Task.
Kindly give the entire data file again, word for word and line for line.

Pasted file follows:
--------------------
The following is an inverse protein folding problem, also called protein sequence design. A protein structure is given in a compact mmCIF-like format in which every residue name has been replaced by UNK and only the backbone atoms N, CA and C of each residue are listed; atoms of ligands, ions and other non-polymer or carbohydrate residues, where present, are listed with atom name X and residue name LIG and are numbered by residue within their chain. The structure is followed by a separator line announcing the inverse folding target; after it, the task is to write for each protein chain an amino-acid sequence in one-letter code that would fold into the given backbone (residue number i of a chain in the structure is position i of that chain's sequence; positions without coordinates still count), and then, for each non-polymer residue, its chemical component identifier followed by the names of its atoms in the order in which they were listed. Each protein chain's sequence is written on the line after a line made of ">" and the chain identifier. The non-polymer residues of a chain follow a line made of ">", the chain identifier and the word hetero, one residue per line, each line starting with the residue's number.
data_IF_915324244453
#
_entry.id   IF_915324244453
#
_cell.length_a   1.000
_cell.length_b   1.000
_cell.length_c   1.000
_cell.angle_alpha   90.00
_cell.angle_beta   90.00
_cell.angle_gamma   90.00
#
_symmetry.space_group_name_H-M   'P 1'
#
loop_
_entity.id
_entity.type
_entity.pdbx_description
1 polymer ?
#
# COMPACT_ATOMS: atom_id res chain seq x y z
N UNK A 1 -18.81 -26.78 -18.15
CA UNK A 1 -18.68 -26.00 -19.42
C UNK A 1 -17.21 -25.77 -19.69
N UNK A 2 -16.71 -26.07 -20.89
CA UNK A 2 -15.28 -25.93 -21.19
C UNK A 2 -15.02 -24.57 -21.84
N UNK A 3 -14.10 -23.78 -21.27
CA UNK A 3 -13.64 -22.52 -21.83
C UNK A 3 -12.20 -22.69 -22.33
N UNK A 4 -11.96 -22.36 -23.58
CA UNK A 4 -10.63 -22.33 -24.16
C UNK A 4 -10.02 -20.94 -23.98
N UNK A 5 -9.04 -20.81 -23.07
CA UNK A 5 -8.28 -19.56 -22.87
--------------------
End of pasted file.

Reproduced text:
The following is an inverse protein folding problem, also called protein sequence design. A protein structure is given in a compact mmCIF-like format in which every residue name has been replaced by UNK and only the backbone atoms N, CA and C of each residue are listed; atoms of ligands, ions and other non-polymer or carbohydrate residues, where present, are listed with atom name X and residue name LIG and are numbered by residue within their chain. The structure is followed by a separator line announcing the inverse folding target; after it, the task is to write for each protein chain an amino-acid sequence in one-letter code that would fold into the given backbone (residue number i of a chain in the structure is position i of that chain's sequence; positions without coordinates still count), and then, for each non-polymer residue, its chemical component identifier followed by the names of its atoms in the order in which they were listed. Each protein chain's sequence is written on the line after a line made of ">" and the chain identifier. The non-polymer residues of a chain follow a line made of ">", the chain identifier and the word hetero, one residue per line, each line starting with the residue's number.
data_IF_915324244453
#
_entry.id   IF_915324244453
#
_cell.length_a   1.000
_cell.length_b   1.000
_cell.length_c   1.000
_cell.angle_alpha   90.00
_cell.angle_beta   90.00
_cell.angle_gamma   90.00
#
_symmetry.space_group_name_H-M   'P 1'
#
loop_
_entity.id
_entity.type
_entity.pdbx_description
1 polymer ?
#
# COMPACT_ATOMS: atom_id res chain seq x y z
N UNK A 1 -18.81 -26.78 -18.15
CA UNK A 1 -18.68 -26.00 -19.42
C UNK A 1 -17.21 -25.77 -19.69
N UNK A 2 -16.71 -26.07 -20.89
CA UNK A 2 -15.28 -25.93 -21.19
C UNK A 2 -15.02 -24.57 -21.84
N UNK A 3 -14.10 -23.78 -21.27
CA UNK A 3 -13.64 -22.52 -21.83
C UNK A 3 -12.20 -22.69 -22.33
N UNK A 4 -11.96 -22.36 -23.58
CA UNK A 4 -10.63 -22.33 -24.16
C UNK A 4 -10.02 -20.94 -23.98
N UNK A 5 -9.04 -20.81 -23.07
CA UNK A 5 -8.28 -19.56 -22.87